March Music Madness

Thus far, 2015 has witnessed the resurrection of many beloved artists – Kendrick Lamar, of Montreal, Mumford & Sons, and Drake, among many others. March in particular has been a fruitful month in terms of musical variety; the two most notable releases have come from indie-rockers Modest Mouse, and guitar maestro Mark Knopfler.

Modest Mouse, Strangers to Ourselves

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Madison Stowers

M. Stowers

Modest Mouse’s last studio release was in 2007, with the knockout favorite “Dashboard.” Their highly anticipated new album, entitled Strangers to Ourselves, is a smorgasbord of musical diversity that is sure to excite old fans and attract new ones.
The album-opener and title track is reminiscent of Pink Floyd’s 1984 record The Final Cut. Frontman Isaac Brock’s voice here could be mistaken for that of Floyd’s Roger Waters; “Strangers to Ourselves” is quite possibly the album’s most beautiful, placid moment.
The album’s lead single “Lampshades on Fire” is a punchy, conventional Modest Mouse tune, flavored with a slightly Caribbean reggae feel. More reggae influence pops up in “Ansel,” whose instrumental sections sound like they belong on a U2 record.
The drum box pattern in “Pistol” is lifted – whether intentionally or not – from Genesis’s 1983 hit “Mama.” This dark art-rock number is the record’s most experimental tune, and it in fact resembles yet another Genesis song: “Who Dunnit?” from the album Abacab. 

Influence from REM can be heard in “The Ground Walks, with Time in a Box,” which serves as the album’s longest song. The music video for follow-up track “Coyotes” was released earlier this year; the song provides a moving break from the band’s characteristic grittiness.
“Sugar Boats” sounds like the kind of alternative-polka you’d hear at a carnival you never want to visit. It is juxtaposed with the melancholic “Wicked Campaign,” which features prominent synthesizers and presents a distantly sad feel. In addition, its crescendo is one of the record’s most climactic points.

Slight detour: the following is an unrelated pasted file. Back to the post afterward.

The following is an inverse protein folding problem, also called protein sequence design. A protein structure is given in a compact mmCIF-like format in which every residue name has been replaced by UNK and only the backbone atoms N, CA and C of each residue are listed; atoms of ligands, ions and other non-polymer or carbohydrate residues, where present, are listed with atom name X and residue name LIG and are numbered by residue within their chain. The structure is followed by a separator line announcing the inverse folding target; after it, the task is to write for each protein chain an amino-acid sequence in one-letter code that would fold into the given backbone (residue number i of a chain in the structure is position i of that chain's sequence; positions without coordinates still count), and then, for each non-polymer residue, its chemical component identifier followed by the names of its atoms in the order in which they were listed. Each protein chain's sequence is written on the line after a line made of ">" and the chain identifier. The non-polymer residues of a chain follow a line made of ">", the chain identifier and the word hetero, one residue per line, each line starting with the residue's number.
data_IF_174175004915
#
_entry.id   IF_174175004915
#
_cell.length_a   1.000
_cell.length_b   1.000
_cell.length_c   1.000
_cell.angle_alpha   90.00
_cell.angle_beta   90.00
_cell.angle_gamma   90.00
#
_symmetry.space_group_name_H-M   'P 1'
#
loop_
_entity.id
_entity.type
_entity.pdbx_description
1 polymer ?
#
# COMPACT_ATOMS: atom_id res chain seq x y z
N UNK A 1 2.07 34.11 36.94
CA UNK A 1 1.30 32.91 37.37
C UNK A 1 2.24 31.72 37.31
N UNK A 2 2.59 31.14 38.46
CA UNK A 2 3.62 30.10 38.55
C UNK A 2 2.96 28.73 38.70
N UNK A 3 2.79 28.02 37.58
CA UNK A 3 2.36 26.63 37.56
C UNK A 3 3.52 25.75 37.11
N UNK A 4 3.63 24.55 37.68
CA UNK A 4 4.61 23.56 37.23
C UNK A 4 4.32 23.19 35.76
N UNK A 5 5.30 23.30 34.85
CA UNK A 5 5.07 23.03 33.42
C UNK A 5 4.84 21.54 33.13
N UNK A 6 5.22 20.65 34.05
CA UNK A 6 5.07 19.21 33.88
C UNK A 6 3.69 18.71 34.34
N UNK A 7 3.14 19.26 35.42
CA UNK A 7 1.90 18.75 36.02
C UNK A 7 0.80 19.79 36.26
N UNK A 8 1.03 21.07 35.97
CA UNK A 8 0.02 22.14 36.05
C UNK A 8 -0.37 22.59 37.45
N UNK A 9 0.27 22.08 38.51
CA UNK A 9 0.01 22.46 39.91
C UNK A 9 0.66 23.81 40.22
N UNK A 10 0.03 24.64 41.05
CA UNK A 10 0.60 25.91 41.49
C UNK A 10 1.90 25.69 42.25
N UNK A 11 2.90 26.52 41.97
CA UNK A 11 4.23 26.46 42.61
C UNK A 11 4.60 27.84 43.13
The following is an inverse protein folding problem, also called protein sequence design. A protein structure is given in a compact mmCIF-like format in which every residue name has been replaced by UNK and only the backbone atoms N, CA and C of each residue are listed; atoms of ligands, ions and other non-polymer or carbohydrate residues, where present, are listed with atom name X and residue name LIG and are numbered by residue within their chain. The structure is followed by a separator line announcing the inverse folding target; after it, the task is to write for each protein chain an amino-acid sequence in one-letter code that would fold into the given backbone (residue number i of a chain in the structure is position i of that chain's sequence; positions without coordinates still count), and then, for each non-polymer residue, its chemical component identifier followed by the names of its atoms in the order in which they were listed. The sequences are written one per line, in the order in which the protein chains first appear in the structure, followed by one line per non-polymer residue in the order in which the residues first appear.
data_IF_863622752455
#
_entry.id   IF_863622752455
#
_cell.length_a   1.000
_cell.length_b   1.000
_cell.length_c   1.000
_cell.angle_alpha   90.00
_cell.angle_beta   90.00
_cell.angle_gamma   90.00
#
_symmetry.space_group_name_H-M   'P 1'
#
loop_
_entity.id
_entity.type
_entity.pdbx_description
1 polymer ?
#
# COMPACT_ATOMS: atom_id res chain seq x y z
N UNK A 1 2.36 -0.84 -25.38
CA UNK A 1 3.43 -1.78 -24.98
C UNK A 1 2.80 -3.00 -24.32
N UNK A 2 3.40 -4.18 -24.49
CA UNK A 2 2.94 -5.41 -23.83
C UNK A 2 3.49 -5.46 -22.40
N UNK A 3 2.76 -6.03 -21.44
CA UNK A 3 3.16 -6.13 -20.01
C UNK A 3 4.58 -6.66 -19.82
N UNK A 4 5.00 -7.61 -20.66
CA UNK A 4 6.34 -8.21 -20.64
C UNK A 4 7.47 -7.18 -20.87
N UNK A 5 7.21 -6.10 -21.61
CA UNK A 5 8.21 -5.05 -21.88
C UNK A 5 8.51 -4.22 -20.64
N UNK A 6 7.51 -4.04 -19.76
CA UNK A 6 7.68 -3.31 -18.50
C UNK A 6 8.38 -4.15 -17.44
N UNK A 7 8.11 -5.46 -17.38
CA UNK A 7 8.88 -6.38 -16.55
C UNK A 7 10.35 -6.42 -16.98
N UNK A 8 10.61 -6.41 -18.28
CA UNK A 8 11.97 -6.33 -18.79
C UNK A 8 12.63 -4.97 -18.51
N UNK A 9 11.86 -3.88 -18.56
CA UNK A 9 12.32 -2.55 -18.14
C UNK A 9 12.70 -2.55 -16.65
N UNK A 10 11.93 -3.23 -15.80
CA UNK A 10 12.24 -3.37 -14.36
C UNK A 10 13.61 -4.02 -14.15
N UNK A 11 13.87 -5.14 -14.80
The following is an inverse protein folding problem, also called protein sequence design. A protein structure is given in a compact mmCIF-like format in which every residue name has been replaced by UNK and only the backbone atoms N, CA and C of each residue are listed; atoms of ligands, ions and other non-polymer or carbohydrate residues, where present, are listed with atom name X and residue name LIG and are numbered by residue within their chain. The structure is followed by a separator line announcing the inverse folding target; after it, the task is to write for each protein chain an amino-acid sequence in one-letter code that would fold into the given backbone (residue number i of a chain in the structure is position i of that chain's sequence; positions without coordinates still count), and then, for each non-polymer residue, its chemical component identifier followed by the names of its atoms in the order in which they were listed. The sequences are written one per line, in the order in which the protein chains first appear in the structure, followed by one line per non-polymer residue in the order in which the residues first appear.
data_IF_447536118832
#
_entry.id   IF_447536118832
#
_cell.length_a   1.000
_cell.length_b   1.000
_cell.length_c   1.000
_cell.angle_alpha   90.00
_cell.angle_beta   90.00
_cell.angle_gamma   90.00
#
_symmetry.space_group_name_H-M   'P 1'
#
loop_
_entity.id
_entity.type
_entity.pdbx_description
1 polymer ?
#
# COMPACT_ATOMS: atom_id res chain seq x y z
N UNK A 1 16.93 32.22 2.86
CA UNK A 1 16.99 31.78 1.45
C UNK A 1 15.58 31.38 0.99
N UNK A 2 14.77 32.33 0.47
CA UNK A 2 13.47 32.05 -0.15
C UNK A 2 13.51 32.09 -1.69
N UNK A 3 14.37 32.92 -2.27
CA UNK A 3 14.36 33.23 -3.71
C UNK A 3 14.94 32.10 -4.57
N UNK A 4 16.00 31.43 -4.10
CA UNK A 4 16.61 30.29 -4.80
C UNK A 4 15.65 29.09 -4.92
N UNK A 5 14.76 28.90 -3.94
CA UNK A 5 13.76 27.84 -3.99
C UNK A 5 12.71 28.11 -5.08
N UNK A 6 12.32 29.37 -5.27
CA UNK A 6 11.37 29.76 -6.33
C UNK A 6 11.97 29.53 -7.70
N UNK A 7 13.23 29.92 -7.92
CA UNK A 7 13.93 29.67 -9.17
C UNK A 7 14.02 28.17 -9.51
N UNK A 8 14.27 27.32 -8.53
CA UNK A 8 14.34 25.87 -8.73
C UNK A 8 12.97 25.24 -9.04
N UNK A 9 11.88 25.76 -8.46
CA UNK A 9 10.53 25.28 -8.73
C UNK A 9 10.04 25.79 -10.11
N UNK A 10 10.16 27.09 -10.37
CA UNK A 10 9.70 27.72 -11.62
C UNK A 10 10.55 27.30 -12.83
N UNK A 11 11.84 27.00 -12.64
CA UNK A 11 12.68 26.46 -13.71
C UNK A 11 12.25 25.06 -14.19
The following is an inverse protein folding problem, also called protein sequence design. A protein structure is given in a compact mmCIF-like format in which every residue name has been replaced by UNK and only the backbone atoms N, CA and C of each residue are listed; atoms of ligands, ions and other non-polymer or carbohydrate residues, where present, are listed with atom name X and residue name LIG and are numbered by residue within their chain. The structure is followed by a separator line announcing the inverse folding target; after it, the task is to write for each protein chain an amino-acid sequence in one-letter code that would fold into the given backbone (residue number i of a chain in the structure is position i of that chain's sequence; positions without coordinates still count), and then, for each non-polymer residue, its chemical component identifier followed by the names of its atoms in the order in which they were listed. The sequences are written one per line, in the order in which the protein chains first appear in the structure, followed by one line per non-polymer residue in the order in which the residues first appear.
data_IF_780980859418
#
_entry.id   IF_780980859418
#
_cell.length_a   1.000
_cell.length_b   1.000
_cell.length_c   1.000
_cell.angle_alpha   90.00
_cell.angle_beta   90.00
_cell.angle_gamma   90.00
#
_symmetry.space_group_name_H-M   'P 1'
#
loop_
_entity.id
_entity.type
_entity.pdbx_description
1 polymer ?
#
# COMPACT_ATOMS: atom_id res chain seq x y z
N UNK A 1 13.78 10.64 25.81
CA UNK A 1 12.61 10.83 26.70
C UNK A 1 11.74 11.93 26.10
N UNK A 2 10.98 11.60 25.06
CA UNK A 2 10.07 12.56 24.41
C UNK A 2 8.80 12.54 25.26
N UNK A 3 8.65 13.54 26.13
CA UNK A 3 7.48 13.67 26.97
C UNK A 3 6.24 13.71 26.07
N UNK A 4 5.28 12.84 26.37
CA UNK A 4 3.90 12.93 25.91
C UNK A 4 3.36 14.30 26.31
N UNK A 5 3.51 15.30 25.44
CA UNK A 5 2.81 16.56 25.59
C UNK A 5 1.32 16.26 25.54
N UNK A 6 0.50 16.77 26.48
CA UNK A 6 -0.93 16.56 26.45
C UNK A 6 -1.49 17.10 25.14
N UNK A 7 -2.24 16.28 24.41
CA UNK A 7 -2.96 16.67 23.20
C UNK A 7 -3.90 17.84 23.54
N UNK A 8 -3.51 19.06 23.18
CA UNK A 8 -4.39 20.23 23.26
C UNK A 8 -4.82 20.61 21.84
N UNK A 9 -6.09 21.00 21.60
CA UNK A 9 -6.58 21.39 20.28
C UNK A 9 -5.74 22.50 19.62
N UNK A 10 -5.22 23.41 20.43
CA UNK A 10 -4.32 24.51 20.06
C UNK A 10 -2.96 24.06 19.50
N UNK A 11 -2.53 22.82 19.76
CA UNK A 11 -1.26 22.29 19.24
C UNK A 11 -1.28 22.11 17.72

“Of Course We Know” is a wonderfully melodic closing track, which evolves from tender to tempestuous. Its lush instrumentation and evocative vocals create an emotional atmosphere that asserts the record’s dominance as one of 2015’s best releases.

Mark Knopfler, Tracker

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The former Dire Straits frontman’s eighth studio solo album was released in mid-March. With its mature compositions and moving musical sequences, Tracker is both genuine and endearing.
The opening track “Laughs and Jokes and Drinks and Smokes” really belongs on Knopfler’s 2002 album The Ragpicker’s Dream. This folky reminiscence about his youth sets the jangly mountain-music vibe for the rest of the album.
English poet Basil Bunting is the subject of follow-up tune “Basil,” a rustic lullaby replete with banjos and the lovely vocals of Ruth Moody. Moody, a member of The Wailin’ Jennys folk outfit, is featured more prominently in the ballad “Wherever I Go,” Tracker’s poignant final track.
Tracker picks up speed with tracks like “Skydiver” and “Broken Bones,” which showcase Knopfler’s more uptempo, rock-oriented old habits. With these songs, Knopfler employs various guitar effects and catchy hooks that are sure to get listeners’ foots a-tapping.
Several of Tracker’s tunes resemble earlier Dire Straits cuts. “Beryl” is reminiscent of the band’s 1978 chart-topper “Sultans of Swing,” with its upbeat tempo, vocal harmonies, and prominent electric guitar. “Silver Eagle” evokes the smooth melancholy of Making Movies’s “Romeo and Juliet.”
Knopfler’s overarching talent is his ability to tell an entire story just by playing his guitar. Tracker provides fans with authentic storytelling and mellow musical arrangements.

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